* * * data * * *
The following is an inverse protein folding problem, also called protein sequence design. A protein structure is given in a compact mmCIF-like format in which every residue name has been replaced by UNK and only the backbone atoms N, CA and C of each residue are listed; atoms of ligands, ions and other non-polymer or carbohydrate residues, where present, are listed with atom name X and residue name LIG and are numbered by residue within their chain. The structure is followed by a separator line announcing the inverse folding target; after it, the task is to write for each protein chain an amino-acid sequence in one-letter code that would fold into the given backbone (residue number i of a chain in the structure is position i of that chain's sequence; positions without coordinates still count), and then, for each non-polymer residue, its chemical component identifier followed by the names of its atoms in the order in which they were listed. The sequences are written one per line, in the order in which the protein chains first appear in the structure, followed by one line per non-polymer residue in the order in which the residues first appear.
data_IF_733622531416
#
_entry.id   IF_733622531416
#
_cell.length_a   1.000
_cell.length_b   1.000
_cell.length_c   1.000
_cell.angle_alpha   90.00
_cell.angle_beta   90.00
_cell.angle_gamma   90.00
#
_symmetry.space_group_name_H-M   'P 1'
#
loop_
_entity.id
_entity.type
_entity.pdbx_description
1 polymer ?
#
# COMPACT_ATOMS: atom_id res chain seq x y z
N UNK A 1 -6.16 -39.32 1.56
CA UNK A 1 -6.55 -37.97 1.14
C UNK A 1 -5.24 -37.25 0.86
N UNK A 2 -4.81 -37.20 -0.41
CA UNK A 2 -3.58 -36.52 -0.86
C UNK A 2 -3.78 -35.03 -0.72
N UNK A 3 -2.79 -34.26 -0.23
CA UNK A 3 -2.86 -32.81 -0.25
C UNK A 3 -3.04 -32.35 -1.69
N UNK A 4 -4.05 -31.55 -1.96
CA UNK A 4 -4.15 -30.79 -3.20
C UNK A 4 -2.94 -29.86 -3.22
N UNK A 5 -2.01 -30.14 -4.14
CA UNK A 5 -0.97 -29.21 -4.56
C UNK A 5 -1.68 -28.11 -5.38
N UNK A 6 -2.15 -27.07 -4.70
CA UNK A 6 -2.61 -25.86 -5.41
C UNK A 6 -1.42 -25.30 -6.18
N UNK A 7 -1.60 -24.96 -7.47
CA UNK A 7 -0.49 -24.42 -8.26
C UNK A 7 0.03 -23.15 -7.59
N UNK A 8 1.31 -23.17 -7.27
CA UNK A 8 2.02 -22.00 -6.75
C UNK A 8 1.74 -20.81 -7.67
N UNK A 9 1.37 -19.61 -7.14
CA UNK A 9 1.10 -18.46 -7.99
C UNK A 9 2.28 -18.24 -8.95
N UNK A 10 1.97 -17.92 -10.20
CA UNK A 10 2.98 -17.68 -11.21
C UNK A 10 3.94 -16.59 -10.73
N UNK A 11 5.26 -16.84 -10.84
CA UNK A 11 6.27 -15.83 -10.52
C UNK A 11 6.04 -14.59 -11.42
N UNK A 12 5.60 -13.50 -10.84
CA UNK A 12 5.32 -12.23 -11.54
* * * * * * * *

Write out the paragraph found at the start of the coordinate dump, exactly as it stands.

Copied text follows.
The following is an inverse protein folding problem, also called protein sequence design. A protein structure is given in a compact mmCIF-like format in which every residue name has been replaced by UNK and only the backbone atoms N, CA and C of each residue are listed; atoms of ligands, ions and other non-polymer or carbohydrate residues, where present, are listed with atom name X and residue name LIG and are numbered by residue within their chain. The structure is followed by a separator line announcing the inverse folding target; after it, the task is to write for each protein chain an amino-acid sequence in one-letter code that would fold into the given backbone (residue number i of a chain in the structure is position i of that chain's sequence; positions without coordinates still count), and then, for each non-polymer residue, its chemical component identifier followed by the names of its atoms in the order in which they were listed. The sequences are written one per line, in the order in which the protein chains first appear in the structure, followed by one line per non-polymer residue in the order in which the residues first appear.